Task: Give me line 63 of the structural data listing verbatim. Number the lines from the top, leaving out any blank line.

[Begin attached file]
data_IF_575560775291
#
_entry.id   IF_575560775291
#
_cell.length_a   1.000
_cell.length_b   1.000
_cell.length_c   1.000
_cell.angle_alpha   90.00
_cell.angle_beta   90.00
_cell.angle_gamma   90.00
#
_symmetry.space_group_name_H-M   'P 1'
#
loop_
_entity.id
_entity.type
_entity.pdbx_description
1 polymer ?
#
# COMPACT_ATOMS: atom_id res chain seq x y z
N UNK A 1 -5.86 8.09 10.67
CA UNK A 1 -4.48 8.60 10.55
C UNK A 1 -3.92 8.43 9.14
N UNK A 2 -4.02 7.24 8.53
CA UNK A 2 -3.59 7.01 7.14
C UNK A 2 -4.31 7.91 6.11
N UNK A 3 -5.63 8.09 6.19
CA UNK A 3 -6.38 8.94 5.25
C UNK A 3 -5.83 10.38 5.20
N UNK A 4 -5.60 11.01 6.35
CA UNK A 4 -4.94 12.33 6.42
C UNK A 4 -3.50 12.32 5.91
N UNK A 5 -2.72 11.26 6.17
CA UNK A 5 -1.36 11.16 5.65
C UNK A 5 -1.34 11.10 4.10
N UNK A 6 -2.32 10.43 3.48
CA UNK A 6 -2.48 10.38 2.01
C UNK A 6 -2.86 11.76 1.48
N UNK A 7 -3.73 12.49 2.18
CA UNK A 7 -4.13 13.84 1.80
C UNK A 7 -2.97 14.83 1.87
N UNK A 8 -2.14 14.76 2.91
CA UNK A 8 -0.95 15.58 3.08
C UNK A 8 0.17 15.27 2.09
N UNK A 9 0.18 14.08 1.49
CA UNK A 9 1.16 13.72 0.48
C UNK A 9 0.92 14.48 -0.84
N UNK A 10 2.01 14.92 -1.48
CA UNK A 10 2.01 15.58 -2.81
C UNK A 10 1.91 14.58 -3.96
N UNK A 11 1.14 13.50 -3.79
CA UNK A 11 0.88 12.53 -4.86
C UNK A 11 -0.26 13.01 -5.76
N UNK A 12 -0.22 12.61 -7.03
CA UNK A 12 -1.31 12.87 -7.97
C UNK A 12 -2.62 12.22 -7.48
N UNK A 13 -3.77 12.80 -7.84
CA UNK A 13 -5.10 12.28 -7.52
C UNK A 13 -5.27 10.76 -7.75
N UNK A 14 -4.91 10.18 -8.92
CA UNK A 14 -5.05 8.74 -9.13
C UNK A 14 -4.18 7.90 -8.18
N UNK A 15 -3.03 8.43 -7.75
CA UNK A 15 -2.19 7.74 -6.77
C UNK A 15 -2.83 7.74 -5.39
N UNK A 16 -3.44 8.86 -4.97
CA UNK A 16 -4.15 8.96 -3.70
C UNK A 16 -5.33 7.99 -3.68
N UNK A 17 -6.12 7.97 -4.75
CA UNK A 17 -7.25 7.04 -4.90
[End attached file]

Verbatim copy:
N UNK A 15 -3.03 8.43 -7.75